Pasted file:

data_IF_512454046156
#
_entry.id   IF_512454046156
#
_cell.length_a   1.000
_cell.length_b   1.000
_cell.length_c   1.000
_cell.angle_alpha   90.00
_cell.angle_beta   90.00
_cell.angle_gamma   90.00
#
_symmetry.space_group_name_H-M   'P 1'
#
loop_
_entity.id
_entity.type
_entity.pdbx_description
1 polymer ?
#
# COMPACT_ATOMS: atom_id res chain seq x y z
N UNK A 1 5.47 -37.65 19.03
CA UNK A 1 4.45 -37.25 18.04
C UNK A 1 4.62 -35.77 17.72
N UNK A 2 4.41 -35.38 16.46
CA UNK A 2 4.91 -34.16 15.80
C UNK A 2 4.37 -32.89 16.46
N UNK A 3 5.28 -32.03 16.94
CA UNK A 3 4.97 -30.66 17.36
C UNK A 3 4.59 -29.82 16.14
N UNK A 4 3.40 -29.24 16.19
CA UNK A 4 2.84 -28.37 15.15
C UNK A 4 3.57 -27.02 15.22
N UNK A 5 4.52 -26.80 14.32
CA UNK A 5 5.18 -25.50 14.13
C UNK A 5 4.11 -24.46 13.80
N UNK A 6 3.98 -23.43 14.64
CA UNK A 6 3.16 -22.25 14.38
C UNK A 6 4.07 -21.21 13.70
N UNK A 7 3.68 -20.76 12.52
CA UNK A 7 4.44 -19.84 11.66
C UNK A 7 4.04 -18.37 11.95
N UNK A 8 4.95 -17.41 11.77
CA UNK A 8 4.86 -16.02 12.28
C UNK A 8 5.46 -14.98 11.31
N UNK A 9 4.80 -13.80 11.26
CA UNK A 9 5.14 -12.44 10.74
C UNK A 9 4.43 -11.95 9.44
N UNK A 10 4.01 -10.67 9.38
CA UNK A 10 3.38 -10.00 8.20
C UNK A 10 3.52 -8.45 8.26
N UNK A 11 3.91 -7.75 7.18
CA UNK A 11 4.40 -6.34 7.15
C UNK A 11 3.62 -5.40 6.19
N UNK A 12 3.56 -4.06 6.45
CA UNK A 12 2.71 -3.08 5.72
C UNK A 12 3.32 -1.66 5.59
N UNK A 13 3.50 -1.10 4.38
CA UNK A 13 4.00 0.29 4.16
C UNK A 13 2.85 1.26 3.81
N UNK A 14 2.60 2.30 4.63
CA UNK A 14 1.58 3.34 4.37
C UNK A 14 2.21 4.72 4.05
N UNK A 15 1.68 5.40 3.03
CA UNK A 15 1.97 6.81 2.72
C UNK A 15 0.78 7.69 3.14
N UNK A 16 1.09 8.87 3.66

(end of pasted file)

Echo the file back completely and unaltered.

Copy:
data_IF_512454046156
#
_entry.id   IF_512454046156
#
_cell.length_a   1.000
_cell.length_b   1.000
_cell.length_c   1.000
_cell.angle_alpha   90.00
_cell.angle_beta   90.00
_cell.angle_gamma   90.00
#
_symmetry.space_group_name_H-M   'P 1'
#
loop_
_entity.id
_entity.type
_entity.pdbx_description
1 polymer ?
#
# COMPACT_ATOMS: atom_id res chain seq x y z
N UNK A 1 5.47 -37.65 19.03
CA UNK A 1 4.45 -37.25 18.04
C UNK A 1 4.62 -35.77 17.72
N UNK A 2 4.41 -35.38 16.46
CA UNK A 2 4.91 -34.16 15.80
C UNK A 2 4.37 -32.89 16.46
N UNK A 3 5.28 -32.03 16.94
CA UNK A 3 4.97 -30.66 17.36
C UNK A 3 4.59 -29.82 16.14
N UNK A 4 3.40 -29.24 16.19
CA UNK A 4 2.84 -28.37 15.15
C UNK A 4 3.57 -27.02 15.22
N UNK A 5 4.52 -26.80 14.32
CA UNK A 5 5.18 -25.50 14.13
C UNK A 5 4.11 -24.46 13.80
N UNK A 6 3.98 -23.43 14.64
CA UNK A 6 3.16 -22.25 14.38
C UNK A 6 4.07 -21.21 13.70
N UNK A 7 3.68 -20.76 12.52
CA UNK A 7 4.44 -19.84 11.66
C UNK A 7 4.04 -18.37 11.95
N UNK A 8 4.95 -17.41 11.77
CA UNK A 8 4.86 -16.02 12.28
C UNK A 8 5.46 -14.98 11.31
N UNK A 9 4.80 -13.80 11.26
CA UNK A 9 5.14 -12.44 10.74
C UNK A 9 4.43 -11.95 9.44
N UNK A 10 4.01 -10.67 9.38
CA UNK A 10 3.38 -10.00 8.20
C UNK A 10 3.52 -8.45 8.26
N UNK A 11 3.91 -7.75 7.18
CA UNK A 11 4.40 -6.34 7.15
C UNK A 11 3.62 -5.40 6.19
N UNK A 12 3.56 -4.06 6.45
CA UNK A 12 2.71 -3.08 5.72
C UNK A 12 3.32 -1.66 5.59
N UNK A 13 3.50 -1.10 4.38
CA UNK A 13 4.00 0.29 4.16
C UNK A 13 2.85 1.26 3.81
N UNK A 14 2.60 2.30 4.63
CA UNK A 14 1.58 3.34 4.37
C UNK A 14 2.21 4.72 4.05
N UNK A 15 1.68 5.40 3.03
CA UNK A 15 1.97 6.81 2.72
C UNK A 15 0.78 7.69 3.14
N UNK A 16 1.09 8.87 3.66